Academic writing notes


This is some random notes for myself on academic writing and $\LaTeX$.

Hyphens, Em Dashes, and En Dashes (see Here)

The latex commands are:

  • Hyphen: -
  • En-dash: \textendash
  • Em-dash: \textemdash

Math spacing

Math spacing from smallest to greatest: \,, \:, \;, \quad, \qquad


  1. Other disease researchers said the findings of Dr. Vespignani’s team were broadly in line with their own analyses.
  2. In New York, for example, the model shows that the first 10 infected people could have been walking the streets of the city as early as the last week in January, or as late as the middle of February.
  3. A single sub clinical case with R0 of two will reach 500 in a week, 15,000 by week 2 in populated areas. Then it fans out like wildfire to suburban, rural areas.
  4. At the end of February, the Yale President convened a group of public health and medical experts to advise university decision-making and provide public health guidance to the Yale Community.
  5. He took particular aim at what he called the “misleading” media for sowing division. “I believe in free press. I don’t mind opinionated press. I do, however, reject inaccurate or deliberately misleading press,” he said in a statement.
  6. But the episode also revealed some of the strange dynamics at play in the coronavirus era, at the intersection where health policy, geopolitics and international commerce meet.
  7. Of course, things didn’t shake out that way. The best laid plans and all that.
  8. The question now arises as to whether we can utilise the structure of these policies to develop heuristics for the original routing problem, which is our main concern.
  9. A stationary policy is a rule for choosing between a and b at each decision epoch in the light of the current state.
  10. Plainly, the system state process evolving under stationary policy $u$ is Markov.

Capitalization in Titles: Which Words??

Headings, chapter titles, book titles, movie titles……these titles all require proper capitalization. Which words are capitalized in a title, anyway? Or, which words are not?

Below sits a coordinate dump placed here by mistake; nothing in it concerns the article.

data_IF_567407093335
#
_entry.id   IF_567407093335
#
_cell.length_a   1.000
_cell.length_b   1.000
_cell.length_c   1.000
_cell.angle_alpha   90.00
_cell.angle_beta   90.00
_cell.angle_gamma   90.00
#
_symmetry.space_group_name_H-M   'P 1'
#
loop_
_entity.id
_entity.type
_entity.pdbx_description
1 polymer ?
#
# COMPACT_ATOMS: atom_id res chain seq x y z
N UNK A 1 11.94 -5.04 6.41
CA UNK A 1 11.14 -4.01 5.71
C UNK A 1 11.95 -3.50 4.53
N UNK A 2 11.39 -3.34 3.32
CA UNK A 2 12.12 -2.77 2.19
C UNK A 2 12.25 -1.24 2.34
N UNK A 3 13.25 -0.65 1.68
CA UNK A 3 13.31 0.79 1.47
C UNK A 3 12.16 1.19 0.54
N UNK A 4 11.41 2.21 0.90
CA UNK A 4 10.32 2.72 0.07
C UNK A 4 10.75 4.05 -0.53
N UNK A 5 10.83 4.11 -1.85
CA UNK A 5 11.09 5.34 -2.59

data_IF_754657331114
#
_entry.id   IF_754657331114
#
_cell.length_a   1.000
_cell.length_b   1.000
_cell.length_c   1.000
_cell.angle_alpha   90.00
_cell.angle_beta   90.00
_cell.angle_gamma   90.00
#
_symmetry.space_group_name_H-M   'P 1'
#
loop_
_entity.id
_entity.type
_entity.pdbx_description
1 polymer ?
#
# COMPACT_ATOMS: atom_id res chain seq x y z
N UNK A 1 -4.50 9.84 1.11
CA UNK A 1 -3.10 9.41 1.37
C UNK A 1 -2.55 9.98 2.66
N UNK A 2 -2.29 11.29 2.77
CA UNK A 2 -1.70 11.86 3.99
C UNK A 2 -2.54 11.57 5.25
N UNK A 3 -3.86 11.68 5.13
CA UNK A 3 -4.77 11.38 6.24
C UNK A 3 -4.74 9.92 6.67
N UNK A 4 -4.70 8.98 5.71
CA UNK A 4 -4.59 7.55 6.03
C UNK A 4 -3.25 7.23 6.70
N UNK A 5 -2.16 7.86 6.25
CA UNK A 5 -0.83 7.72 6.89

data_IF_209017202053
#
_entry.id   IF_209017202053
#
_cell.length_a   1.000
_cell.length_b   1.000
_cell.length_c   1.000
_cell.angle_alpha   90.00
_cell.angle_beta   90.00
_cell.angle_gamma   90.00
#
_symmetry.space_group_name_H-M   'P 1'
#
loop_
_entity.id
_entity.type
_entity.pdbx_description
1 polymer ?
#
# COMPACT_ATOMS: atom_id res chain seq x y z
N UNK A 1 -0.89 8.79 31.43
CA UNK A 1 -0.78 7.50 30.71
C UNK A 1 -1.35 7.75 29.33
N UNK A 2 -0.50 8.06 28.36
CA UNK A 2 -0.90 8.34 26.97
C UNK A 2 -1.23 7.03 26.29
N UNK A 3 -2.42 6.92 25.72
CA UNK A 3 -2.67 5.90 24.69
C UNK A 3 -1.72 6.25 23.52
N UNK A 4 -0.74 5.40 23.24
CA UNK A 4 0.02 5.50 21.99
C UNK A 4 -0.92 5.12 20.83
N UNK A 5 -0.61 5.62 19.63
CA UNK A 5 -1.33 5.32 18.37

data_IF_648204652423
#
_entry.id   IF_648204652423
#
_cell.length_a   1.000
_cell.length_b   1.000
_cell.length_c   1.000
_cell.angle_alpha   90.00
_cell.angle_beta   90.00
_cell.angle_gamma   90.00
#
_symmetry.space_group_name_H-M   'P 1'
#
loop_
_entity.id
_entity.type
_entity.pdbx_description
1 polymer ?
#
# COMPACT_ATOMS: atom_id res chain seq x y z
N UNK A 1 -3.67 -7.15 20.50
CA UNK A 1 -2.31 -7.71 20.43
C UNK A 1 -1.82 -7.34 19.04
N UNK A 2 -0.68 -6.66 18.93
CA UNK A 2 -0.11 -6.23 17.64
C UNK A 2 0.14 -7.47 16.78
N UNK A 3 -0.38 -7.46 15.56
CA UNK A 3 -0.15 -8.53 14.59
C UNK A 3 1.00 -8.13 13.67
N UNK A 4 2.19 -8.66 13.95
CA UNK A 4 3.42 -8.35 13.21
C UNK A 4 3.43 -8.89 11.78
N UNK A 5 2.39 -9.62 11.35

Here are some rules to help you:

  1. The first and last words of a title are always capitalized, no matter what they are.

  2. The articles a, and, and the are not capitalized unless they are the first or last words of a title.

  3. The conjunctions for, and, nor, but, or, yet, or so are not capitalized unless they are the first or last words of a title. However, sometimes for, yet, and so can be other parts of speech. For can also be a preposition, but you don’t have to worry about that because little prepositions are not capitalized either! However, yet and so can also be adverbs, and adverbs are capitalized in a title. Here are some examples of yet and so:

I am so tired. (So is an adverb.)

I am tired, so I will take a nap. (So is a conjunction here; it is connecting two clauses.)

Are we there yet? (Yet is an adverb here.)

I am tired, yet I can’t sleep. (Yet is a conjunction here, a connecting word.)

You probably won’t have to worry about yet and so too much in titles. My guess is usually they will be adverbs in a title, unless your title is really long. So capitalize them.

  1. Small prepositions of four or fewer letters (with four letters you have a choice of whether or not to capitalize) are not capitalized.

Common short prepositions: to, for, by, in, out, up, down, at, with, past, over.

Common longer prepositions (capitalize these): above, below, beyond, between, among, along, beneath, under.

NOTE: Although in is a preposition, if and it and is are NOT! These words need to be capitalized! If is a conjunction, it is a pronoun, and is is a verb.

Here are some titles that are capitalized correctly:

Tender Is the Night

Guess Who’s Coming to Dinner?

Joy to the World

Somewhere over the Rainbow (or Over)

Woe Is I

The Best Little Grammar Book Ever!

Correct Me If I’m Wrong

Algebra Is Tough, yet Fun!

I that last title, yet is used as a conjunction, or connecting word, so it isn’t capitalized. It looks kind of funny to me. If all words except one in a longish title are capitalized, and it looks odd to you, you can capitalize all the words. In a title, ’tis better to capitalize a word when in doubt, than not capitalize one that should be capitalized.

Special Note: Is, Are, Was, Were, Be: These words are all verbs and thus very important and always capitalized in a title. If you don’t capitalize these, the grammar police will be out looking for you!